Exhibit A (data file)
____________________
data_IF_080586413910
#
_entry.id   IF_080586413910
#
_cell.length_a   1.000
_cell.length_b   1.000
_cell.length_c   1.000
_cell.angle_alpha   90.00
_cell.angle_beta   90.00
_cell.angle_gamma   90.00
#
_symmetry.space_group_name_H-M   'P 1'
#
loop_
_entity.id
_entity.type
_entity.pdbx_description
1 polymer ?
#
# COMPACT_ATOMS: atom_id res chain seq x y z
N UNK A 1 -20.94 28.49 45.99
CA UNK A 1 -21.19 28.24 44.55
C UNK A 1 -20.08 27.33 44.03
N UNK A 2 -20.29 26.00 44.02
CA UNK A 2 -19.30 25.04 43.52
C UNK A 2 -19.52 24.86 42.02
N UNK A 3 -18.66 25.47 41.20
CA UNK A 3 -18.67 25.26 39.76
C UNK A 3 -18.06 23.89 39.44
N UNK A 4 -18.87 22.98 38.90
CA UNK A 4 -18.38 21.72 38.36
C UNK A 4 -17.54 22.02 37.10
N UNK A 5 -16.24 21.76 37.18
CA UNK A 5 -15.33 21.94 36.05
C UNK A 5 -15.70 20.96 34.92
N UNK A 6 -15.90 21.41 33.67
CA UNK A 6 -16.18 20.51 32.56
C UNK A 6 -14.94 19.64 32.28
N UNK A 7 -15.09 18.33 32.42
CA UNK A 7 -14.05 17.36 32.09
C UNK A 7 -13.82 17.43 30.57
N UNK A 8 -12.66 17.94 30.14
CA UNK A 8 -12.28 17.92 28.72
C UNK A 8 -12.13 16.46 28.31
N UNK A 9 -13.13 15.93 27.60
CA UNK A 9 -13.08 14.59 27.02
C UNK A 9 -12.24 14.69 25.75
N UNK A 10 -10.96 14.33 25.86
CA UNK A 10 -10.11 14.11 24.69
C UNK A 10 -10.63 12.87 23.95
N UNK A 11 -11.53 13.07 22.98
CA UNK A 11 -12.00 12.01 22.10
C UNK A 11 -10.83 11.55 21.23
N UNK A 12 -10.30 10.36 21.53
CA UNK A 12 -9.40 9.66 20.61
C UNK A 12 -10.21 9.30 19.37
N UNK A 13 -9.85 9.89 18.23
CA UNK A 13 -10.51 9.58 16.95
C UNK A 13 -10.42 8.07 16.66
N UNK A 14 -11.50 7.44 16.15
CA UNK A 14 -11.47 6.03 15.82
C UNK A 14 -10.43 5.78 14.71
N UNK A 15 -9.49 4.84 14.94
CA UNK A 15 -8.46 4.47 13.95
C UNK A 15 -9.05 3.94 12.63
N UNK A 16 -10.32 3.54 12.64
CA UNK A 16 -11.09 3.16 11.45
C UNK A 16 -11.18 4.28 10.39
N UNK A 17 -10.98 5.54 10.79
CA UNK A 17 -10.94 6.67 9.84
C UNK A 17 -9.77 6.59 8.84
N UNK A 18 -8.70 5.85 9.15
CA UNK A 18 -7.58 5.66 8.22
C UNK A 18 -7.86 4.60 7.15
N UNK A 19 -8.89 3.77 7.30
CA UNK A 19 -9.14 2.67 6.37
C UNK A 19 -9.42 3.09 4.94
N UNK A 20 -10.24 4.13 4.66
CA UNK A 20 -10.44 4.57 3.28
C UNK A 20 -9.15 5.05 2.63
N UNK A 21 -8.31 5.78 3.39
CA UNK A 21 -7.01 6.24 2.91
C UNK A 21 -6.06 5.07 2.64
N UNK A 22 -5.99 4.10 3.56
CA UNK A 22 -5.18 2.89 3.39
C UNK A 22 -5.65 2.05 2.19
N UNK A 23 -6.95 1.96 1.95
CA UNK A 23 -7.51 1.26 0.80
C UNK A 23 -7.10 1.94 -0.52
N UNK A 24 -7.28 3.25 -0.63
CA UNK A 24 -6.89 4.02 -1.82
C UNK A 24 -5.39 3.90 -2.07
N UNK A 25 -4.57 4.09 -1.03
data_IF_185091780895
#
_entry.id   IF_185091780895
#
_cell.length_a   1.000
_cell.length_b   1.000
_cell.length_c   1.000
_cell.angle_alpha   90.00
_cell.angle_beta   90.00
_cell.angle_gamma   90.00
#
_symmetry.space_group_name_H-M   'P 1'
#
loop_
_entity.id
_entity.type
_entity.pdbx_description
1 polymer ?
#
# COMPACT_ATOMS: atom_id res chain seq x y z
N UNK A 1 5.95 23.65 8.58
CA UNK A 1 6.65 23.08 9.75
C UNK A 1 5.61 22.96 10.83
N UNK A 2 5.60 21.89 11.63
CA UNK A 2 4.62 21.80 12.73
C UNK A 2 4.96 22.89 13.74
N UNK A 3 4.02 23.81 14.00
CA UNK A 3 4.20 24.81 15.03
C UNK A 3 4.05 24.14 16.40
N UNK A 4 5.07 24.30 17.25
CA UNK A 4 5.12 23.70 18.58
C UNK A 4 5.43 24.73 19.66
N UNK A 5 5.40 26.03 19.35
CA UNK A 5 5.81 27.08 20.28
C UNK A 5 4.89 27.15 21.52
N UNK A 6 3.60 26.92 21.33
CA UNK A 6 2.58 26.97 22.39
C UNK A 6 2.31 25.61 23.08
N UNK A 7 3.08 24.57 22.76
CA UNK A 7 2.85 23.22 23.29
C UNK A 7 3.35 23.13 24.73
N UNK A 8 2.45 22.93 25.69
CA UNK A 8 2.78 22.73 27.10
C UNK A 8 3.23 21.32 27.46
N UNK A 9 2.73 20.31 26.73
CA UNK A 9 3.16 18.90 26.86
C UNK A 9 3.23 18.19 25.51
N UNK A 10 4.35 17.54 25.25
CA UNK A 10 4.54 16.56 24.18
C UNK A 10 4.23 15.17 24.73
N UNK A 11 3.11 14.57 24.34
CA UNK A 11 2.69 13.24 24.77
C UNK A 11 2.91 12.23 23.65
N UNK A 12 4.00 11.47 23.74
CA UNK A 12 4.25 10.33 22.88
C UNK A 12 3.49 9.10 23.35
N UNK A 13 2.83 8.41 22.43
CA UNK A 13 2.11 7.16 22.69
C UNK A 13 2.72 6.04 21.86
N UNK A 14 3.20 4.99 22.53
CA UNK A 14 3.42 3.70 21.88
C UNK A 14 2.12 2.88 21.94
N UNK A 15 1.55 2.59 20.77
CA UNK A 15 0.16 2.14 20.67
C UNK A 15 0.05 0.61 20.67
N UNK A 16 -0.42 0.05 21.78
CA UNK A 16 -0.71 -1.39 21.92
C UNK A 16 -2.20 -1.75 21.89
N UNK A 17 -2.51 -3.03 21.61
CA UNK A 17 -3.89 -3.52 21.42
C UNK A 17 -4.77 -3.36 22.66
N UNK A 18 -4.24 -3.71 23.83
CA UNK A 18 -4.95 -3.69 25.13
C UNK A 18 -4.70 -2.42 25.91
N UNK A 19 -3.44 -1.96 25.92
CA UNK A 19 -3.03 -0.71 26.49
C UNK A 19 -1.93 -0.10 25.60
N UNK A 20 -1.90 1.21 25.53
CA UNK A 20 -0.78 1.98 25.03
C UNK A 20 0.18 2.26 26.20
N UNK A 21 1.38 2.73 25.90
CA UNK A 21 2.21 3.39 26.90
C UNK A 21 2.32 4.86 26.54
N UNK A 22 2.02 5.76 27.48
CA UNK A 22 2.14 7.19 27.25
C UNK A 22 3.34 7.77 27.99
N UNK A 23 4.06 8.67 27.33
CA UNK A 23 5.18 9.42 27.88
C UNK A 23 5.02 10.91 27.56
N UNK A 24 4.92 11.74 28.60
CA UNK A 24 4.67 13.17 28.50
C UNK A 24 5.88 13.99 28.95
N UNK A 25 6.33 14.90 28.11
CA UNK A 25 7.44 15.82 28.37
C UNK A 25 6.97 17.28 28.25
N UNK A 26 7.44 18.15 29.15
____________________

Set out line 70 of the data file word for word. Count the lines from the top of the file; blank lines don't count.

CA UNK A 17 -10.94 6.67 9.84